Death threats are a very serious matter, as are any written or verbal threats against the well-being of another person. Florida harassment laws are strict and don’t allow for any threats against the lives of others or the violation of their rights. The U. S. Constitution's freedom of speech protection does not extend to death threats, libelous behavior or unlawful harassment. In Florida, death threats are a felony offense in the second degree. In addition, other forms of harassment, such as aggravated stalking, which could escalate into death threats, are classified as third-degree felonies.
Penalty for Making Death Threats
The penalty for making death threats extends beyond just verbal statements. Section 836.10 of the Florida statute speaks specifically to written death threats. If a person writes and sends, or is somehow involved in the transmission of, this sort of threat, they will be considered guilty of the crime. These threats can be sent via written letter or electronic communication, and the intent to kill or do bodily injury may be to the letter’s recipient or to a member of their family. In all of these scenarios, the act will be considered a felony in the second degree. Threats of mass shootings or acts of terrorism also fall under this category. Chapter 836 of the Florida Statutes states that a felony in the second degree could result in jail time of up to 15 years.
Florida Law on Verbal Threats
Under Florida Statute 836.05, anyone who makes a verbal or written malicious threat that suggests an injury to the person, property or reputation of another will be guilty of a felony in the second degree. This is also the case when the threat is that personal information will be revealed or a libelous act will be committed by the perpetrator. The extortion of money from the victim in an effort to encourage a certain behavior is also a second-degree felony.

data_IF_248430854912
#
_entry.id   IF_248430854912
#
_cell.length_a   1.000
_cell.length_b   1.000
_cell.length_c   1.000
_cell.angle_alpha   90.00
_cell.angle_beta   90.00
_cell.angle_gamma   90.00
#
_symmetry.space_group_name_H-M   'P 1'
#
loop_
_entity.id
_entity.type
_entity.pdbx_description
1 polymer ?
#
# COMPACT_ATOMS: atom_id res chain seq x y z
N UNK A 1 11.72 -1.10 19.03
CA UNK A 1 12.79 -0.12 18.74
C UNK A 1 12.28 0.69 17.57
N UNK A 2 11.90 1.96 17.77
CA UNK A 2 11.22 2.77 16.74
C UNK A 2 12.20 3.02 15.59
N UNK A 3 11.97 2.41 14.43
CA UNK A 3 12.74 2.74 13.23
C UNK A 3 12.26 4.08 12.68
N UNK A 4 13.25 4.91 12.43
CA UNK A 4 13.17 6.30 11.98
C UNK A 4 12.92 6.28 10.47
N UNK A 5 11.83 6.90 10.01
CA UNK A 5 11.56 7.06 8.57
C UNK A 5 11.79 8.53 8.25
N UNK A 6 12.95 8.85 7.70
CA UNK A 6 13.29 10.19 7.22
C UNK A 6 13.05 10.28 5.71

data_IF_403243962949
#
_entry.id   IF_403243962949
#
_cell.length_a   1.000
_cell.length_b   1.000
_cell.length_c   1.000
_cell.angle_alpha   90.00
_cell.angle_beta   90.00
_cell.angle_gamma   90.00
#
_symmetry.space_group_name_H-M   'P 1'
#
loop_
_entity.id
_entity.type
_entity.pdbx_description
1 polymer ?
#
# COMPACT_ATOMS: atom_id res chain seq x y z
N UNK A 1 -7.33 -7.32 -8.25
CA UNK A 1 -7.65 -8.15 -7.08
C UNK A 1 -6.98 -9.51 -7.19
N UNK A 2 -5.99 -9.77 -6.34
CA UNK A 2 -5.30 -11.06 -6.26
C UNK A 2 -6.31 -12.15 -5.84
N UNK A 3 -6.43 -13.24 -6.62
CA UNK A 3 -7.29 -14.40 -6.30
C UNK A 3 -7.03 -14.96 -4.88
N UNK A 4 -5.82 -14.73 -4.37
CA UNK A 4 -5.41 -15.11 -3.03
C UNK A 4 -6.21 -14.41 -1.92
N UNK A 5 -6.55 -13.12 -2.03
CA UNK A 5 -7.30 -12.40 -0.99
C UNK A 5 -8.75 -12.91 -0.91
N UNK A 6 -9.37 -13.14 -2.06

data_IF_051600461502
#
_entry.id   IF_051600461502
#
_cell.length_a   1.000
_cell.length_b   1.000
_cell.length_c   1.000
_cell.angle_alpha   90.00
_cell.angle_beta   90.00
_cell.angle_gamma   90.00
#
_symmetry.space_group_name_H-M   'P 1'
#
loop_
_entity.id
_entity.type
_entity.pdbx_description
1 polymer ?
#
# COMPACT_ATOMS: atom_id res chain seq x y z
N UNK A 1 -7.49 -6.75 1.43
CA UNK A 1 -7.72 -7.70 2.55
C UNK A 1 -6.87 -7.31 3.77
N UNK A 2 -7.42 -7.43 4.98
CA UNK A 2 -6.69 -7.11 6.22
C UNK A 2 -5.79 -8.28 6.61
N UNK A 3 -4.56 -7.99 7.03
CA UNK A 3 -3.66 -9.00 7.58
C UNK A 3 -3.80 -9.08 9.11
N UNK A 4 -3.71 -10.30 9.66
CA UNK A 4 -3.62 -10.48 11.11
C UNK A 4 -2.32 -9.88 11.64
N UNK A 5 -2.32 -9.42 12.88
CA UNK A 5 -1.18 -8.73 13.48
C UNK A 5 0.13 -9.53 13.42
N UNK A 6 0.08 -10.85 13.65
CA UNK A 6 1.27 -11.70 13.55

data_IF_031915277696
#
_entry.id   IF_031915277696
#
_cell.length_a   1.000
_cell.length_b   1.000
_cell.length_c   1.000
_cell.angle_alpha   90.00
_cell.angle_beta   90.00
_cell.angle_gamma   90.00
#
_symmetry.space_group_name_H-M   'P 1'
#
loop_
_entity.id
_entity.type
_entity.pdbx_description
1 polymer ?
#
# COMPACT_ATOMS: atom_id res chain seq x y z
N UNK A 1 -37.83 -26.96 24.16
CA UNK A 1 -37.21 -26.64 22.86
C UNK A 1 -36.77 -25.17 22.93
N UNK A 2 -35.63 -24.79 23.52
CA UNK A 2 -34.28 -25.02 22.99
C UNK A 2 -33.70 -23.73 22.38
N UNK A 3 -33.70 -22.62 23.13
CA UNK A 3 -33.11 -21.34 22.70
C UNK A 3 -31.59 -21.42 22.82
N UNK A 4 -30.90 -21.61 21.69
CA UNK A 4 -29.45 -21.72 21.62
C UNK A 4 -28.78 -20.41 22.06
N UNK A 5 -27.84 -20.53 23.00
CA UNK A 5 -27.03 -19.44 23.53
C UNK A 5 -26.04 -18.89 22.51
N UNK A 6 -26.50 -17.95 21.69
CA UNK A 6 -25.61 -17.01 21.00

Florida Harassment Laws
Beyond death threats, Florida law provides guidance as to how harassment in a variety of forms should be treated under the law. The statutes define harassment to mean any conduct directed at a specific person that causes them significant emotional distress and serves no legitimate purpose. Anyone who knowingly and maliciously harasses someone can be considered guilty of stalking, which is a misdemeanor in the first degree. These details are laid out in section 784 of the Florida Statutes. If this behavior were to intensify with time and lead to aggravated stalking, it could be correlated with behavior surrounding death threats.
If someone willfully and repeatedly harasses another while also making a threat against their well-being, this is considered aggravated stalking. This crime is considered a third-degree felony. This is also the case if the aggravated stalking occurs after an injunction or other request that the behavior stop. If a child under the age of 16 is the victim of aggravated stalking, the perpetrator is also subject to third-degree felony charges. In Florida, law enforcement officials may arrest anyone they have probable cause to believe is in violation of these laws without a warrant.
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